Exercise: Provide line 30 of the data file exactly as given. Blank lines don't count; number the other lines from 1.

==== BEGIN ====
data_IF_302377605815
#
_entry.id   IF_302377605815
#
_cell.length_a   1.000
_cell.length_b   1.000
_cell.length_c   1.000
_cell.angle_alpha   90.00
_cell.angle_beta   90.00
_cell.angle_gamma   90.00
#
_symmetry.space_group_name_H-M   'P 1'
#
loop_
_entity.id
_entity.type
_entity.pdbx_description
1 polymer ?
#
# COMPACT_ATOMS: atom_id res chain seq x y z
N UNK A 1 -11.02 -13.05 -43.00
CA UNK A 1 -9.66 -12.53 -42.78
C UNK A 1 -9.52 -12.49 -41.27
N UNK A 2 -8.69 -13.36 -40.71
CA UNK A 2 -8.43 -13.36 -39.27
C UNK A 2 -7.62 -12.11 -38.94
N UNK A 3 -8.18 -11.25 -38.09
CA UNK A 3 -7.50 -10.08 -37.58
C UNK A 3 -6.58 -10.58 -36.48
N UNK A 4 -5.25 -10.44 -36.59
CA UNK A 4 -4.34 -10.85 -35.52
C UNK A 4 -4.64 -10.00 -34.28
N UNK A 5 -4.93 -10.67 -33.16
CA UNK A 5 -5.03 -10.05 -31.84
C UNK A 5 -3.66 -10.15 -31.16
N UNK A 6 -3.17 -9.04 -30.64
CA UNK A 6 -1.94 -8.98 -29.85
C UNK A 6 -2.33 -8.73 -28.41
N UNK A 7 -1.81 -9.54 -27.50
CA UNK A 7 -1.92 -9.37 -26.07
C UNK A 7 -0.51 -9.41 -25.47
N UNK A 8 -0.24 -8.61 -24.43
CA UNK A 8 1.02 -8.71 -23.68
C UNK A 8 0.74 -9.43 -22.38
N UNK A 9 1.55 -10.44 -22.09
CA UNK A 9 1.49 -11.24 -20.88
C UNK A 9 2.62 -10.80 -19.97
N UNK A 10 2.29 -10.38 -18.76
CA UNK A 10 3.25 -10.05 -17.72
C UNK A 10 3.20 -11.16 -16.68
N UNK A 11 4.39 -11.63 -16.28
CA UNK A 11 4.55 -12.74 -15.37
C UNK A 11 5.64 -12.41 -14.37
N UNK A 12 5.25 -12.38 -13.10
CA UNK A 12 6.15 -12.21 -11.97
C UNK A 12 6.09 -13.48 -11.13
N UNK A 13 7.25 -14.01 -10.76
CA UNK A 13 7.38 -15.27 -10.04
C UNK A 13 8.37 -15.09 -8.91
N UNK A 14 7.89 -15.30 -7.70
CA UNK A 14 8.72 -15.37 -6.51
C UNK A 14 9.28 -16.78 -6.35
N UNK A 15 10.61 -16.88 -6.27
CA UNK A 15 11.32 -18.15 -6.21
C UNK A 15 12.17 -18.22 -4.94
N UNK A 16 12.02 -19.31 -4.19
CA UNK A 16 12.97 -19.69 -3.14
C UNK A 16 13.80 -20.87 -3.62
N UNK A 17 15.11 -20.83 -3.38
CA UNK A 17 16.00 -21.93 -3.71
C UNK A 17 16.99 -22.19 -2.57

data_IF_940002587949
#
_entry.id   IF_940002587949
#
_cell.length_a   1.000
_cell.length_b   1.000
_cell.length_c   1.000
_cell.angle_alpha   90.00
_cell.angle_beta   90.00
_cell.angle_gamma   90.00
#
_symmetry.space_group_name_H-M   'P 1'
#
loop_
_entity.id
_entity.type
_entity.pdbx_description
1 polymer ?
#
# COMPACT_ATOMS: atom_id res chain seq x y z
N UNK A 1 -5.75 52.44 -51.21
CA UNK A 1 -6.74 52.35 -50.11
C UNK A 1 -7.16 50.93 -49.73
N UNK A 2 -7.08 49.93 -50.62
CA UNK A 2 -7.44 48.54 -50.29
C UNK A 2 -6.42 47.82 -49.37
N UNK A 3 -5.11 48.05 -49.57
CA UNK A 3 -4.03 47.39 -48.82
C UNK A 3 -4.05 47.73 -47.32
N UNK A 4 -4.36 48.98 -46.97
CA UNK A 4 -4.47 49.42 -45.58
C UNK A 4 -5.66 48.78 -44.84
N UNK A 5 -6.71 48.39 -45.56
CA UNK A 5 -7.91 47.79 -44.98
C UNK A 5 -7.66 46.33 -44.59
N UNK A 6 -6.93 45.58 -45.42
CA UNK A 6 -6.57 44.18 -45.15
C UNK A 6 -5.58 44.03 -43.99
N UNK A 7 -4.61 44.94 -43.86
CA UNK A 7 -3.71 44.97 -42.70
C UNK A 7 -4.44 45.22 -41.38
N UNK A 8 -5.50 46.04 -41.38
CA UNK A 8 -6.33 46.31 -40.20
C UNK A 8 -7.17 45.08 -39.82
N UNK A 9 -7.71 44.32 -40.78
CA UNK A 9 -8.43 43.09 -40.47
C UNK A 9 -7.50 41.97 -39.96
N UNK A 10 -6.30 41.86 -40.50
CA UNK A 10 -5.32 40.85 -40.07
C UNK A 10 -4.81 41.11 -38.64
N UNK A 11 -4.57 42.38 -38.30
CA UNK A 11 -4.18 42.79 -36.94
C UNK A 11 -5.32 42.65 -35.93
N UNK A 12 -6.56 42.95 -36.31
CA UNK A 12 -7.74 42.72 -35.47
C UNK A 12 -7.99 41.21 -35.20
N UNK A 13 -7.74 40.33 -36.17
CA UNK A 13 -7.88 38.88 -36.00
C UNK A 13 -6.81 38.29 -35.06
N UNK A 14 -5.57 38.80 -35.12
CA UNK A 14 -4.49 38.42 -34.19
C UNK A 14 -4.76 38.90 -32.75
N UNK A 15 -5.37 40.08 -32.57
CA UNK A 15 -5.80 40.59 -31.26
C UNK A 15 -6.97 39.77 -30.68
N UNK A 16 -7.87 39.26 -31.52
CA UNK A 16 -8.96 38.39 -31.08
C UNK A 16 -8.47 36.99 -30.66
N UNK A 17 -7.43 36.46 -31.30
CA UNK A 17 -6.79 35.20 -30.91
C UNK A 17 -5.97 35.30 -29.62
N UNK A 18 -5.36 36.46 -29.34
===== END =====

N UNK A 4 -5.25 -10.44 -36.59